PARIS.- Ever since the Renaissance, artists and naturalists have observed animals closely and represented them as accurately as they could. Nevertheless, naturalism ends where the norm and morality begin: various ethical and aesthetic criteria were established which influenced the artists' point of view. There is extraordinary variety in the ways the same animal is represented. They reveal our fascination and curiosity for a world whose diversity is far from fully explored.
Through a set of major works, the exhibition looks at the relationships that artists, often great painters and sculptors, have developed with animals. It shows that there is still a close link between art and science, between our desire to know about animals and our fascination for their beauty.
Paintings, drawings, sculptures, photographs, famous or unfamiliar
the exhibition brings together about 120 masterpieces of Western art from the Renaissance to the present day, and takes a radical new approach by choosing works in which the animal is shown on its own and for itself, without any human presence. This marvellous menagerie, laid out in a clear design accessible to all audiences, will mingle wild and domestic beasts, the strange and the familiar.
I. Looking at Animals
Just like human beauty, animal beauty must meet specific criteria, which vary with different periods and milieus. A revolution occurred at the Renaissance: outstanding artists such as Dürer, and then the pioneers of zoology studied animals closely and described them in minute detail. This was also when the discovery of the New World revealed new animals, such as parrots and turkeys.
Repertoires were soon built up. As soon as they could study animals, painters kept a record of them in their albums, which they dipped into for motifs which had already inspired other works. They also worked on anatomical studies and tried to analyse motion, such as the movements of a galloping horse.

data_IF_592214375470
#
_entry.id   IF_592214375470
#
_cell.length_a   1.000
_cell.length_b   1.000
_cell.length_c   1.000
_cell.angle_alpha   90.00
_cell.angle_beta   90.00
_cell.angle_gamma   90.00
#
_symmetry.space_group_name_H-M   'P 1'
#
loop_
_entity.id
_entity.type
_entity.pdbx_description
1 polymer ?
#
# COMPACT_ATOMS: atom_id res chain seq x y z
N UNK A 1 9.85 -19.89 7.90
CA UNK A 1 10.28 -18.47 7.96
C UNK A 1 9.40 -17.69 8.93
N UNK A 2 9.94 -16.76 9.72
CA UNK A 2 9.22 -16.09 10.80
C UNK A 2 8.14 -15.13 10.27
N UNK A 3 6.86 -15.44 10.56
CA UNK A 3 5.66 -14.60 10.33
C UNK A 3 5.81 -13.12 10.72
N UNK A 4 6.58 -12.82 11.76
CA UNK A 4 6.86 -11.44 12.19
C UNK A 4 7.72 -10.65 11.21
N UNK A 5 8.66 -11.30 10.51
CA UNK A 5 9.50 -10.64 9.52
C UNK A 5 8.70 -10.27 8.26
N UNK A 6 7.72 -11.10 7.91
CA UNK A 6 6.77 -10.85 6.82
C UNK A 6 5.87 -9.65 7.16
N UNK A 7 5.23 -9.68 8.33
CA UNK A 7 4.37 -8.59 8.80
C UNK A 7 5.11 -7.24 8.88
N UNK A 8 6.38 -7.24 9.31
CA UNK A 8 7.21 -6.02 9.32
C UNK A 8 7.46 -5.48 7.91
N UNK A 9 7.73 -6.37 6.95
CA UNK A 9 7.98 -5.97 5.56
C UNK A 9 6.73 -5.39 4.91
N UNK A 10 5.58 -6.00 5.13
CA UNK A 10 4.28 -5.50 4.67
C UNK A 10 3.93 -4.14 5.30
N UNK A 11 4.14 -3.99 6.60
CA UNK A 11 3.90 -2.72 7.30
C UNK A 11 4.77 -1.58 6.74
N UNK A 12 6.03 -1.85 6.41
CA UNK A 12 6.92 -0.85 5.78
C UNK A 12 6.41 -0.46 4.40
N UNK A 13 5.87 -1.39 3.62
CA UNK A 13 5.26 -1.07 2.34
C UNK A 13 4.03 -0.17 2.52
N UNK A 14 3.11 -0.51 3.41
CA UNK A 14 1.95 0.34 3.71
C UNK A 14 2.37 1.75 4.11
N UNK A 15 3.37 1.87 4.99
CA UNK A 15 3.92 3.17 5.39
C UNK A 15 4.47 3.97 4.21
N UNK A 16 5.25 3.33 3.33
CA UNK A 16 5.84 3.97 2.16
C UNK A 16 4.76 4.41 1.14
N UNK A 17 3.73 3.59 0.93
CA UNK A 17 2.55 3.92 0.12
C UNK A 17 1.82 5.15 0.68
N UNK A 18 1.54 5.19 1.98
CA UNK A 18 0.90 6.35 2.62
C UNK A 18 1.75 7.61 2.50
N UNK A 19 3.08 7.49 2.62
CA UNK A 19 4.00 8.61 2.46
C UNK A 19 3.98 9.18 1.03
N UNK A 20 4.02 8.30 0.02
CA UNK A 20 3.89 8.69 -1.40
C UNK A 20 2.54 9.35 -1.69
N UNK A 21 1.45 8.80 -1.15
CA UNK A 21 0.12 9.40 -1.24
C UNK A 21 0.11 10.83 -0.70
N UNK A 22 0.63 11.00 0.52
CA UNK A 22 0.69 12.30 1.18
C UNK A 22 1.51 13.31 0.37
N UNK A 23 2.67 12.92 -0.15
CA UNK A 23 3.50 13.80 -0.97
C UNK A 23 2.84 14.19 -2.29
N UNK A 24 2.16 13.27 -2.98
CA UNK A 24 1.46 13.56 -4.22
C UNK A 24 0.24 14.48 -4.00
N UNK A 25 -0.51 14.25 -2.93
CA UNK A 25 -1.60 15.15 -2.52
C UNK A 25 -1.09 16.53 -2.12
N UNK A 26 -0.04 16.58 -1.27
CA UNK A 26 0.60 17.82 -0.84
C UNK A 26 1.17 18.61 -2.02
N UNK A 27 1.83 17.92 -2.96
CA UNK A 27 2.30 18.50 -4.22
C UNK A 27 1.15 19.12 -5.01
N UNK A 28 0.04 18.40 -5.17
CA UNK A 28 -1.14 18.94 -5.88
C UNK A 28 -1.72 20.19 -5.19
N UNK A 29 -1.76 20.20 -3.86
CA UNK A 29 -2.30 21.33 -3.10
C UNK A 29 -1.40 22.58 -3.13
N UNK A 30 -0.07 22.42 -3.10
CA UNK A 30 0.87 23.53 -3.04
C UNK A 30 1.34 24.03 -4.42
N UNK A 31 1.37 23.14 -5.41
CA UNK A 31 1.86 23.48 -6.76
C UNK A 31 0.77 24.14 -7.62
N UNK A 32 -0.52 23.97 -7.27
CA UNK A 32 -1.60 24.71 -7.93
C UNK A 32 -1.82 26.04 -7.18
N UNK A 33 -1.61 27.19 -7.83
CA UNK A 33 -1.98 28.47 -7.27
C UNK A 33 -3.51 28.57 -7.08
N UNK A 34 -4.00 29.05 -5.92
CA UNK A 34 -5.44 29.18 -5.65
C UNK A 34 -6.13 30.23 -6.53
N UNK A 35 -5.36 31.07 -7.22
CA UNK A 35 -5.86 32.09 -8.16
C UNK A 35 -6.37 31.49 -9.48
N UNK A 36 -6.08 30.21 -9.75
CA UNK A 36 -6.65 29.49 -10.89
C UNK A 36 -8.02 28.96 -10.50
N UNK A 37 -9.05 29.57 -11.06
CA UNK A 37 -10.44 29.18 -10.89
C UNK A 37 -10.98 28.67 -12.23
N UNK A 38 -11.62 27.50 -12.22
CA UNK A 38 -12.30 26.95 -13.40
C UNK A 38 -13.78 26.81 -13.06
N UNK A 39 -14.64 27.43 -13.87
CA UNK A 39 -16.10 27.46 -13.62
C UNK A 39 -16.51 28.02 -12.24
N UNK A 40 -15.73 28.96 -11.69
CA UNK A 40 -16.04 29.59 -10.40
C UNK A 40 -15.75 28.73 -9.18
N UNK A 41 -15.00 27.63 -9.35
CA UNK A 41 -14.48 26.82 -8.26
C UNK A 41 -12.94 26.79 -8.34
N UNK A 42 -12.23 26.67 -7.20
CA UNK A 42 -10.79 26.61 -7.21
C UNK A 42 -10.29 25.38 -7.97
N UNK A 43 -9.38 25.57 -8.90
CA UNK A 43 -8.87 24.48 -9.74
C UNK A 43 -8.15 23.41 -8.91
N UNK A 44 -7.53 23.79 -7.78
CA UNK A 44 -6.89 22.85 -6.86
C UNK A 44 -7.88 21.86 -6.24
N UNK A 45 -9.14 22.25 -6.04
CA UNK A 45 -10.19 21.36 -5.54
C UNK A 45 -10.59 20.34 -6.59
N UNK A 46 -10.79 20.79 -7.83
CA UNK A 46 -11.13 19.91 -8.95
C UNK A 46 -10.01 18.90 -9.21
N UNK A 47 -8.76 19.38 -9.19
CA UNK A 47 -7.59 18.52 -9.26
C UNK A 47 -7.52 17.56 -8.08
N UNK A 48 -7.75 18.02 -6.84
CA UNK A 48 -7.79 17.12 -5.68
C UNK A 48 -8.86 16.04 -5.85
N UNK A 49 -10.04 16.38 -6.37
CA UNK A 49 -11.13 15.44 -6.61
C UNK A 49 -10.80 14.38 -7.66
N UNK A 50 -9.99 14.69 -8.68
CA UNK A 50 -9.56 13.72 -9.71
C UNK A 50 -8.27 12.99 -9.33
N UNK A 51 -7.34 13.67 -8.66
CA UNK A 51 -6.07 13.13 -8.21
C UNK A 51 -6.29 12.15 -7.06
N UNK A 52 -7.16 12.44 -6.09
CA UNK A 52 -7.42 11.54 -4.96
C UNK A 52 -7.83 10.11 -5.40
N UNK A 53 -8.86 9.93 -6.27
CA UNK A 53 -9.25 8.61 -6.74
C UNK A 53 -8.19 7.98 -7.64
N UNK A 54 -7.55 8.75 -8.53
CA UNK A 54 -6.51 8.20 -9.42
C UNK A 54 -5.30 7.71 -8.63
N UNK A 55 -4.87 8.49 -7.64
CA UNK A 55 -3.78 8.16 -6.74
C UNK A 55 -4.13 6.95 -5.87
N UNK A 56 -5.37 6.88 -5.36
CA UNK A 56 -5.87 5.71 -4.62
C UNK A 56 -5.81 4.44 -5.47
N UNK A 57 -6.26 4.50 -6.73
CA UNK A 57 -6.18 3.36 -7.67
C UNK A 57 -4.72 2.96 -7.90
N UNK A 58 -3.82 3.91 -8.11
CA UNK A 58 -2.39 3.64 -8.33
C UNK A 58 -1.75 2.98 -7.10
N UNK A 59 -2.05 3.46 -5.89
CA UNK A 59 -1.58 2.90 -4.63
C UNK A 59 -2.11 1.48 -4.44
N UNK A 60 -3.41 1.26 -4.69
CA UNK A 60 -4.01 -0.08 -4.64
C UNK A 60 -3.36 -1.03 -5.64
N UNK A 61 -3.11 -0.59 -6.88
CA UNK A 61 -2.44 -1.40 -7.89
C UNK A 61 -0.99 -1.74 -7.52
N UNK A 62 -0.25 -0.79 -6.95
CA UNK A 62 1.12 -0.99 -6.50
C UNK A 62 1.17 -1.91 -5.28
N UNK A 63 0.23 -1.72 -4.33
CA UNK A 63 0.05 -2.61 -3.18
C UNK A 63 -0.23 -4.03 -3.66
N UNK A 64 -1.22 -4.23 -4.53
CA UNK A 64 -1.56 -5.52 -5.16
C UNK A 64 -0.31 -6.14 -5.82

But man was not content to represent animal beauty; he modified it, transforming the animals themselves, with all the means that science put at his disposal. New breeds of cows, dogs and cats appear in works of art. And conversely, paintings show us breeds that have gone out of fashion.
II. Aesthetic and Moral Prejudices
We have all been influenced by Buffon and his Natural History, published shortly before the French Revolution, because of the irresistible portraits of animals it contains. But Buffon also distinguished between noble and ignoble animals. Good and beautiful were confused. His arbitrary classifications help explain our phobias for insects for example. As a result, some species were neglected by scientists and artists alike. Art these days overturns these values and artists look at animals that have long been denigrated. César's Bat and Louise Bourgeois's Spider are good examples.
III. Monkeys and Men
The publication of Charles Darwin's Origin of Species in 1959 was a shock for Judeo-Christian civilisation. The naturalist developed his theory of natural selection, based on the struggle for life, and suggested that men and monkeys were cousins. Artists were keenly interested in these theories. The image of the monkey, previously ridiculed and conventional, changed radically and gave rise to disquieting portraits, like Pompon's extraordinary Orang-outan.
IV. New Sensitivity
Biblical stories tell how animals were created and later saved from destruction by Noah's Ark. These myths tell of man's right of life or death over his so-called "inferior brothers". The suffering of animals was long denied and finally recognised under the impetus of writers such as Montaigne and Lafontaine. The question of whether or not animals had a soul was raised. Then empathy won the day and soon there were associations protecting animal rights (SPA in France in 1845) and a legislative arsenal (Grammont Act in France in 1850) to enforce them. Artworks demonstrated animal sensitivity and the whole range of their irresistible expressions.
V. Otherness: Exotic Animals
In the Renaissance, exotic animals were highly sought after by the high and mighty. Kings and popes collected them in menageries to which some artists had privileged access. Their works have become precious testimonies. Visitors to the exhibition will learn of the extraordinary fate of Leo X's rhinoceros or Charles X's giraffe, whose journey through France from Marseille to Paris was a sensation.
In 1793, the Ménagerie du Jardin des Plantes sparked a craze for zoos and their popularity has never waned. France thus enabled artists to come close to animals: this was the beginning of animal painting with major figures such as Barye and Delacroix. The artist found an increasingly varied range of models in the menagerie.
Many creators now explore the relationship between men and animals and are alarmed by the threat that hangs over biodiversity. After China's panda, and the baby seals, the polar bear has become the symbol of this threat. A powerful symbol which warns men about the future of the planet. Will a sculpture as magnificent as Pompon's Polar Bear end up being principally a testimony to an extinct species? Will animal beauty soon be no more than a memory?